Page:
Australian agencies took part in an international crackdown on fake and illegal medicines purchased over the internet. This was joint action coordinated between various organisations across the glob. Australian agencies that participated included Australian Customs and Border Protection Service (ACBPS), the Therapeutic Goods Administration (TGA) and the Australian Pesticides and Veterinary Medicines Authority (APVMA)
Every year, Interpol and World Customs Organisation bring together customs, health regulators, national police and private sector agencies from over 100 countries in Operation Pangea. Aim of this exercise is to disrupt the organised crime networks behind the online trade of fake and illicit medicines. In Australia the same was organised in the international mail and air cargo environments in Sydney, Melbourne, Brisbane, Perth and Adelaide.
As a result 80 packages were seized in Australia. Packages contained counterfeit erectile dysfunction products and unregistered domestic pet medications. ACBPS A/g Deputy Commander Strategic Border Command, Erin Dale warned consumers to be careful about online purchases. Consumers need to be careful when purchasing therapeutic goods online. It can be illegal and dangerous. This can also be dangerous for the health of buyers, their children and their pets.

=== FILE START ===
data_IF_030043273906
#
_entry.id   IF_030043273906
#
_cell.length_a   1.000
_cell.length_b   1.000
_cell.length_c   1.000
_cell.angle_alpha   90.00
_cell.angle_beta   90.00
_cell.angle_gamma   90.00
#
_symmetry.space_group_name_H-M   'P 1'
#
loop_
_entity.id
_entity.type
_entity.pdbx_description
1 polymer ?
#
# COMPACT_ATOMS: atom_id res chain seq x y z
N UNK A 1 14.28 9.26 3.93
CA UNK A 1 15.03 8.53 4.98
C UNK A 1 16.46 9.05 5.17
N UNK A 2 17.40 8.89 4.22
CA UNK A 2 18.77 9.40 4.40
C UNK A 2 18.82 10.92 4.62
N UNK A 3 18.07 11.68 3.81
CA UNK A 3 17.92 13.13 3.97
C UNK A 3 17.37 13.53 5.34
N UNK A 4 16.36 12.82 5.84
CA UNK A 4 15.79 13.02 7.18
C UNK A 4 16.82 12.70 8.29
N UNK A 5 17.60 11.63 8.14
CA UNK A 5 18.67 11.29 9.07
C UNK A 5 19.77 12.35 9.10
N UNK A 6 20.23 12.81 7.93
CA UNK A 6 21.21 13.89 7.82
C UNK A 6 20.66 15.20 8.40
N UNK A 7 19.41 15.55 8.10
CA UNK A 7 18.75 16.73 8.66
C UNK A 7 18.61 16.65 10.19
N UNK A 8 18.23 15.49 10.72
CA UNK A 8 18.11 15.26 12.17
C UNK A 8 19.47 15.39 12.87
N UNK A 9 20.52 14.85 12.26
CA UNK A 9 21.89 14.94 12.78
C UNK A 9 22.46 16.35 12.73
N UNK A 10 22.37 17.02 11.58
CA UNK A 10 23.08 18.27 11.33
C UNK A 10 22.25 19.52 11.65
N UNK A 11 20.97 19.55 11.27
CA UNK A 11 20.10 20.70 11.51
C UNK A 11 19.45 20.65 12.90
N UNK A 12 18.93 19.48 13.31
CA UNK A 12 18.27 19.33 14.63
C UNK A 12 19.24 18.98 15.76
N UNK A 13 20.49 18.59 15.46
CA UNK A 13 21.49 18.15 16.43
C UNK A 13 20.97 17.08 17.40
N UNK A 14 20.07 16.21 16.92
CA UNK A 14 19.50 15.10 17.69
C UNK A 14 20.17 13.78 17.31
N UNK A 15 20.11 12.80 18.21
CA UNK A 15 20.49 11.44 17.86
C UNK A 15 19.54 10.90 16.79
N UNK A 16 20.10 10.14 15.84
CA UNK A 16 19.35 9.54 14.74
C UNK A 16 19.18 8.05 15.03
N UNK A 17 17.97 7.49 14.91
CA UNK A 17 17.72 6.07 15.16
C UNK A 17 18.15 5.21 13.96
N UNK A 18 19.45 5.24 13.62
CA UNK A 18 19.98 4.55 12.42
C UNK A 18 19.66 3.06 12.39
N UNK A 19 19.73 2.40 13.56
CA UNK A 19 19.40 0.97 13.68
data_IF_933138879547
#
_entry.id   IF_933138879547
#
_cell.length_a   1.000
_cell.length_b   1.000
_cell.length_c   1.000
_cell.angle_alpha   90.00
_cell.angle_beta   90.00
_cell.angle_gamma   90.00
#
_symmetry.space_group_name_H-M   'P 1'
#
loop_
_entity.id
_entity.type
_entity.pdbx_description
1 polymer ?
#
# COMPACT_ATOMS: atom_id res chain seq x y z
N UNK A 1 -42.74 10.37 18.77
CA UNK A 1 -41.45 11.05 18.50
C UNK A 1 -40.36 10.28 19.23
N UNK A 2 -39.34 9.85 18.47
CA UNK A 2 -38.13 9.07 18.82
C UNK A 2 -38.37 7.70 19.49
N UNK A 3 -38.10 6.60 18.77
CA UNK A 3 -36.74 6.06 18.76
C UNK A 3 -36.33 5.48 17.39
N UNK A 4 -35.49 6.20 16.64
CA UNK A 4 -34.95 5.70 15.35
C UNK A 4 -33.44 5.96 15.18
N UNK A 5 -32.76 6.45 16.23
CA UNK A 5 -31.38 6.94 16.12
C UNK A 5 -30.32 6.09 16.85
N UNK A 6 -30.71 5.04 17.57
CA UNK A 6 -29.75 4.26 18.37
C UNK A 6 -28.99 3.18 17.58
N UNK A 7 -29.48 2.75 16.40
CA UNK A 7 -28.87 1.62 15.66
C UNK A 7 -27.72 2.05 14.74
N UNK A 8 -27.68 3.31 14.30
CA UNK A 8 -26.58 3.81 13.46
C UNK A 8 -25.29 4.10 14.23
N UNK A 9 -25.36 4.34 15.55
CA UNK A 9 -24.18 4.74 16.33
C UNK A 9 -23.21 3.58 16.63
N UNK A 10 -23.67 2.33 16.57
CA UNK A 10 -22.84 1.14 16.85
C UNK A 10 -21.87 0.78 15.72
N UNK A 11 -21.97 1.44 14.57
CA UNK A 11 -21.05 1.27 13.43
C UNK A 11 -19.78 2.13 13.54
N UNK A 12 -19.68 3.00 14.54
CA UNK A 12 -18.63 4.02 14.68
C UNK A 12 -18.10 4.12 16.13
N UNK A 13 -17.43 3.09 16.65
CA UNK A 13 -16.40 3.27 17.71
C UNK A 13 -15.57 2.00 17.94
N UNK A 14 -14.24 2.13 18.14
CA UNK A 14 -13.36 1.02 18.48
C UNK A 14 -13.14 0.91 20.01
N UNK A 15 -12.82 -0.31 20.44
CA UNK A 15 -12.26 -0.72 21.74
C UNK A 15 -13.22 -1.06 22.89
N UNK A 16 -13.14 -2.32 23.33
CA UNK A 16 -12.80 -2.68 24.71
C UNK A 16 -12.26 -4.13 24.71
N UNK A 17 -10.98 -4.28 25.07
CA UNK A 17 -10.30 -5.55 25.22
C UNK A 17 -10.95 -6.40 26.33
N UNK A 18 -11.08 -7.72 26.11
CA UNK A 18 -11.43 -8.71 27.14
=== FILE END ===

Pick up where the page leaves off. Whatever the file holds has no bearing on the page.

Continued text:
According to Professor John Skerritt, head of TGA, consumers need to be aware of the risks of buying medicines online from unknown sources. The medicines may be cheaper, but these products may be counterfeit. Most of the website does not require a prescription for a medicine which is required elsewhere. Not only quality is not guaranteed the products may contain dangerous substances.
APVMA CEO Kareena Arthy explained the risks of illicit medicines on pets. Websites sell pet medicines which have not been scientifically assessed by the APVMA. This can cause serious suffering and harm to their pets. It has to be noted that all agricultural and veterinary chemical products registered in Australia have the words APVMA or NRA followed by a registration number printed on the label. By searching the APVMA chemicals database people can check the registration number and other details.